Kavlar laughed and set to his meal. As soon as he was done he lay down and slept – or seemed to sleep. Leainne sat up and watched him until the fire had burned out. He kept to hand his own hunting knife, a fair thing with a hilt of carved stag-horn bound with silver and set with a pommel of amber. Fifteen inches long, the blade was honed to a razor edge. Leainne felt he could pit that knife against any man or beast, even one as strong and agile as the young barbarian. But though he watched half the night, the youth did not stir. Though sleep at last took him in, he opened his eyes to the dawn with the youth still sleeping and both their throats uncut.

***

The following nightfall caught Leainne and his mule less well prepared as they struggled up the narrow path. The sun was sinking behind them and the fold of the mountain already shadowed them. The path was so precarious that Leainne could not choose to turn back, so he elected to go on, hoping to find a place wide enough for him to stop and make some sort of camp. As his road grew longer and the light failed, Leainne began to regret his rashness to go on so late, knowing that behind it lay his desire to put as many miles as possible between himself and the young barbarian.

Despite the youngster's seeming friendship, Leainne had been no more inclined to trust a son of the Havmar Waren than he would a painted Pict. He had not liked Kavlar's questions, nor his penetrating blue gaze. He distrusted a trapper who felt the need to carry a sword. Now tired, hungry and thirsty, drawing a reluctant mule that voiced it's similar complaints, Leainne was at leisure to review his judgement of Kavlar.

It was while engaged in these thoughts that he saw ahead of him the light of a fire. The evening before he had thought he had seen a column of smoke near this spot; Kavlar had assured him what he saw was bats issuing from a cave. Well here was a cave, but there was unmistakably firelight.

“For a lonely trail, this is a busy spot,” he muttered to his mule, but still he dragged the creature onward. No Picts or other savages were known to inhabit these hills. Leainne hoped he might find trappers or other pioneering folk here; and so it proved.

“Ahoy, stranger!” cried a voice as he drew near the mouth of the cave. Leainne saw that the light in fact came from a large pinewood torch that lit the entryway. “Come in, come in! It's late to be struggling along the narrow ways when there is fire and hot broth within. Come in! Come in!”

The speaker was a tall, black-bearded  fellow dressed in a rag-tag coat that seemed to be made up of the skin and fur of every forest animal, and trousers of a similar patchwork effect. There was something wild in his manner, but he seemed friendly enough, and given his current plight Leainne had little choice but to accept the situation.

Within the cave – and by the light of several oil lamps hung in its various chambers, Leainne became aware of the extent of the cavernous shelter – he was amazed he to see a wood-stove blazing, several beds made of pine branches and dried ling, and stores of furs, barrels, biscuit boxes, jugs and jars laid in the side caverns. Two other humans holed within: a thin, black-haired girl and a burly, greying man who had too much of the Pict about him for Leainne's liking.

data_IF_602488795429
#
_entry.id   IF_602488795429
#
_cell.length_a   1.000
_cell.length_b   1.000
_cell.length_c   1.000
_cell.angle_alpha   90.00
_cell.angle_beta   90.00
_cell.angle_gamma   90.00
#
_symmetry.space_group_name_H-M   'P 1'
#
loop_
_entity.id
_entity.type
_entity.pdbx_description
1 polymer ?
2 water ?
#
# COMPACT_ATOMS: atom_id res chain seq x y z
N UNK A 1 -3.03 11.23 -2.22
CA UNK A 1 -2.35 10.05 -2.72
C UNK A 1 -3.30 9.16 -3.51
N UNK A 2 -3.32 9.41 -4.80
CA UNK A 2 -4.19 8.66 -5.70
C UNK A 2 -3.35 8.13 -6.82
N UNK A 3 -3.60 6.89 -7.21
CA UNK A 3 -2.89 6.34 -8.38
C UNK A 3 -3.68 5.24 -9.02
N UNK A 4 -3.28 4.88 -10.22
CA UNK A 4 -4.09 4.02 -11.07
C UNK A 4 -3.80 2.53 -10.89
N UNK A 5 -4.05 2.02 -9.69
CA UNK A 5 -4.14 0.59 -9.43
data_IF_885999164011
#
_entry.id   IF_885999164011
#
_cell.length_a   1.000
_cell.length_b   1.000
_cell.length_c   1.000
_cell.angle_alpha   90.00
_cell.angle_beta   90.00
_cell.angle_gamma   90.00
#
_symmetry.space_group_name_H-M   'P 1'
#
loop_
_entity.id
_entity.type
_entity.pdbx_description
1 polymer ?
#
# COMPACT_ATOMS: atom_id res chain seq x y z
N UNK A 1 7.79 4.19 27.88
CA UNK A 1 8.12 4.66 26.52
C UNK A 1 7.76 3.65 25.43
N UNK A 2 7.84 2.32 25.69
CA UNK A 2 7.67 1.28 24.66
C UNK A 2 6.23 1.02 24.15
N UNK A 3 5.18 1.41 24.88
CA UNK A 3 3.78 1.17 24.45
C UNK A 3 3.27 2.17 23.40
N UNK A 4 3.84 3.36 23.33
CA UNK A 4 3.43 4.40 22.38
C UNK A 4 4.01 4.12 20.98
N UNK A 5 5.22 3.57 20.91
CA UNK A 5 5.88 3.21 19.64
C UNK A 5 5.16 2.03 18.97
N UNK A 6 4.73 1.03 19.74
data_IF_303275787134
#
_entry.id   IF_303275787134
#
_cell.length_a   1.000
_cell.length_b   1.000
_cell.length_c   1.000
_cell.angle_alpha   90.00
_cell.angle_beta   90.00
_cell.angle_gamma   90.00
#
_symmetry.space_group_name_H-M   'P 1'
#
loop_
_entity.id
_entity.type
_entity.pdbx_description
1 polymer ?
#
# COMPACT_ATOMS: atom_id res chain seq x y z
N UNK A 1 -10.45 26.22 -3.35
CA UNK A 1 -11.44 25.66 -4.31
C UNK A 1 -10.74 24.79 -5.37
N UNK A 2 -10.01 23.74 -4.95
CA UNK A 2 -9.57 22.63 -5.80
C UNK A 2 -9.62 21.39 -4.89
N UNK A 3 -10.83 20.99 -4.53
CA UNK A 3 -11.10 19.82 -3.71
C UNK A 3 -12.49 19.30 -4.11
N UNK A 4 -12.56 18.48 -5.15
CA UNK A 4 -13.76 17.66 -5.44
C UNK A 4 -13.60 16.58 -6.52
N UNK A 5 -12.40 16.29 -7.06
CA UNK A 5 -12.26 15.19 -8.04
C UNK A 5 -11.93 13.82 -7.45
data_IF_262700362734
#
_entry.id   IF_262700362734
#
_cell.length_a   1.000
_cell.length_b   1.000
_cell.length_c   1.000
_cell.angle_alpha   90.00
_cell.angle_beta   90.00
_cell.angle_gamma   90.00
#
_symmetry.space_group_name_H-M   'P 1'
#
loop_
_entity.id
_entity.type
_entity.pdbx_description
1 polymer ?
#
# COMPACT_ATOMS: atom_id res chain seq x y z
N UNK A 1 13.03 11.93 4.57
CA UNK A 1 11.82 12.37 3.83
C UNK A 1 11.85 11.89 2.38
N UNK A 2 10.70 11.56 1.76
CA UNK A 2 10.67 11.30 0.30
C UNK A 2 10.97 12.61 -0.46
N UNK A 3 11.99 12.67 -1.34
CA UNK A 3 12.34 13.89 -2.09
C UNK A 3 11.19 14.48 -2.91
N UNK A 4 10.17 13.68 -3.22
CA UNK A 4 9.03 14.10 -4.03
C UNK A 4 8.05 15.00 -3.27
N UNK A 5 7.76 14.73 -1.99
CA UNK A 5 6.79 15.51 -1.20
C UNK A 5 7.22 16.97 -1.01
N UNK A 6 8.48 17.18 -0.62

“Ah, this is Ongur here, and this sweet thing is Tamsin, dear little Tamsin,” explained the black-beard, indicating his companions. “And I am Mohab, for my sins,  and these are my cavemates, and this my cave! Come, come, let me see to this good beast, and Ongur shall take your coat and Tamsin shall fetch you some broth!”

Somewhat reluctantly, Leainne found himself surrendering to their ministrations. Stripped of his heavy buckskin coat, he sat down on a convenient boulder while the girl placed in his hands a steaming wooden bowl and a crudely carved spoon.

“Cruach's teeth, but you have enough here to furnish a chandler's store!” he exclaimed.

“A store, oh yes, heh heh!” cackled Mohab. “The first, indeed, on this side of the mountains. It's little enough custom we get as yet, but all welcome. We have stores, tobacco, spirits, steel traps, anything you want to trade, besides food and a warm bed. We cannot offer you Matraban prices, no! There is no-one here to pay for a fur coat for our little Tamsin! But we will give you a fair price, yes!”

“Here, leave that be!” growled Leainne as Ongur started to appraise the furs on his mule-pack. “Just set it down. So, Mohab, what would you call a fair price for a pelt this side of the mountains?”

So familiar a pastime as haggling set Leainne at ease very quickly. The broth finished, along with a good portion of biscuits, Leainne allowed Mohab to furnish him with a mug of raw spirit. Alcohol was hard to come by in the wilderness, and firewater like this harder. He was reassured that Mohab and Ongur also set to with gusto, and while Mohab and Leainne talked the taciturn Ongur brought out a three-stringed fiddle and played a merry jig to accompany their banter. All the while the girl waited upon them, eating and drinking nothing, but she seemed in good humour and swayed her hips to the tune in a fetching manner as she went back and forth at their bidding.